Short, fat and looking as if they were attending a formal dinner dressed in a tuxedo, penguins could easily be mistaken for people from a distance!
Penguins are flightless birds found in the southern hemisphere. No, they are NOT found near the North Pole. Scientists feel that these birds became flightless as food was available in plenty. But their food was located underwater so they adapted to the sea with short flipper-like wings.
Penguins have short legs and when they want to move fast, they slide on the ice on their bellies. Penguins eat fish and squid and live in large colonies called rookeries. There are 18 penguin species ranging from the smallest, the Little Blue at 40 cm to the Emperor Penguins at 120 cm. Only two species – the Adelie and the Emperor penguin – live in the Antarctic.
Penguins are excellent swimmers and this is where they use their wings. These birds use their wings to propel themselves in the water and also take short flights, like hens, out of the water to come on to land. Their dives may last up to 15 minutes and they can reach speeds of 35 kilometres per hour.
Penguins are well adapted to the sea and the bitter cold of the southern pole. To keep the water out of their body, they have oily, thickly-packed feathers that also help retain heat. A layer of thick fat protects them from the icy cold.
In late September, hundreds of thousands of penguins move to their breeding ground to mate. Each year the same pair of penguins mate. The female lays one or two eggs. Both male and female penguins take care of the eggs. The eggs are clutched tightly with the feet under their soft stomachs.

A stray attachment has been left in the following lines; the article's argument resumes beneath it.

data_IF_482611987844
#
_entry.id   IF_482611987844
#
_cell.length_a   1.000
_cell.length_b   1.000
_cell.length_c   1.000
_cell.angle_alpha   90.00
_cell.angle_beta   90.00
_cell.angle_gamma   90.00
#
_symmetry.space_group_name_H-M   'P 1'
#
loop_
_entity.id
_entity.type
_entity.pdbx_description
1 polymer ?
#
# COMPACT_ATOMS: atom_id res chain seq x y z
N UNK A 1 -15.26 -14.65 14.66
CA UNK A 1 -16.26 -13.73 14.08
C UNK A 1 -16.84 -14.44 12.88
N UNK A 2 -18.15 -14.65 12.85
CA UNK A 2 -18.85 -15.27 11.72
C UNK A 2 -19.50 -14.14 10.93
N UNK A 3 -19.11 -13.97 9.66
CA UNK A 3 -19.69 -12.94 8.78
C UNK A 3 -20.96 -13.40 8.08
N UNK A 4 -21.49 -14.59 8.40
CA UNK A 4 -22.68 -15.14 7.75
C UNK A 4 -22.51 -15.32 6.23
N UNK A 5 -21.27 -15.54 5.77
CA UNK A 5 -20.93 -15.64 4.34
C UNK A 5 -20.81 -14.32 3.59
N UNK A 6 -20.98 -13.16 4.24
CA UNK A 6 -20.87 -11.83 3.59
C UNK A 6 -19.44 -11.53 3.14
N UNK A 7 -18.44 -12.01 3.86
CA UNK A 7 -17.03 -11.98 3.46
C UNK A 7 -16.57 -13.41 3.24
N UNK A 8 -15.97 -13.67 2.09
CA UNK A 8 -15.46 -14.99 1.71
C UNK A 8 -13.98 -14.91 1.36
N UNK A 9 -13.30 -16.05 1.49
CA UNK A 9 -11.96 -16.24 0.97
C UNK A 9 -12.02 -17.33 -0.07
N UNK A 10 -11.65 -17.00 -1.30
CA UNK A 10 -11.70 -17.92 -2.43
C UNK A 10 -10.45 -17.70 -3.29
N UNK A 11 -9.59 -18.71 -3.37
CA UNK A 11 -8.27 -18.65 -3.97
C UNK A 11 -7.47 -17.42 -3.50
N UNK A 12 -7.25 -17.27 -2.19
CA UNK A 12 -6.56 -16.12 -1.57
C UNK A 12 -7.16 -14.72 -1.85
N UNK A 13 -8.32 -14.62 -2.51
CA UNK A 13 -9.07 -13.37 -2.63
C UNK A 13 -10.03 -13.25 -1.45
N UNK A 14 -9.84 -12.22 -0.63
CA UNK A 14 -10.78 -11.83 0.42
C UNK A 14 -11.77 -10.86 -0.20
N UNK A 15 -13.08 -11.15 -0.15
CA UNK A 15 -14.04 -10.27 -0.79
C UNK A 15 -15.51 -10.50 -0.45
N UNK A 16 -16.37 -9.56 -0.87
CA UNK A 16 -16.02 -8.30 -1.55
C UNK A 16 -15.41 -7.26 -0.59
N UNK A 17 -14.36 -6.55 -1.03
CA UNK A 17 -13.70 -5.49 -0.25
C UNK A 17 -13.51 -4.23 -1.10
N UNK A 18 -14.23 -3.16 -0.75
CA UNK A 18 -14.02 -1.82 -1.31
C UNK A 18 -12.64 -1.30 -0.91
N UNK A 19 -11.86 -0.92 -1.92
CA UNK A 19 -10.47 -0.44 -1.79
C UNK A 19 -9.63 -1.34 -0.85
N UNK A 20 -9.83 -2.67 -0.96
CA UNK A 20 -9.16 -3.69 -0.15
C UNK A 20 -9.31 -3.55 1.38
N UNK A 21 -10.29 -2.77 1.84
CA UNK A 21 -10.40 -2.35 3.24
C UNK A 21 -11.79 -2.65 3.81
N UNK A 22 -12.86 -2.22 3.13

After eight weeks, the eggs hatch and the chick sits on the parents feet, as the ground is still too cold for its bottom! When the chicks are three weeks old, they join a crèche. These crèches are not what you think.
A crèche here is a group of penguins huddled together for warmth. A crèche consists of thousands of little chicks taken care of by a few adults. Penguin parents cannot identify their own babies in this crowd of chicks.
When the parent arrives with food, it stays outside the crowd and squawks loudly. The chick on hearing the parent’s voice, comes running. Sometimes other hungry chicks, too, follow, but the parents now recognise their chicks by their persistence.
During the harsh winter months, adults also huddle in tight groups for warmth. However, if they get too hot they fluff their feathers and hold out their wings.
It is mistakenly thought that when in a huddled group, penguins on the outside change places with penguins on the inside after a while. Actually it’s the survival of the fittest. Some penguins have to be on the outside of any group. These are constantly trying to get inside the group for warmth. So it looks as if the group is constantly in motion with members changing places.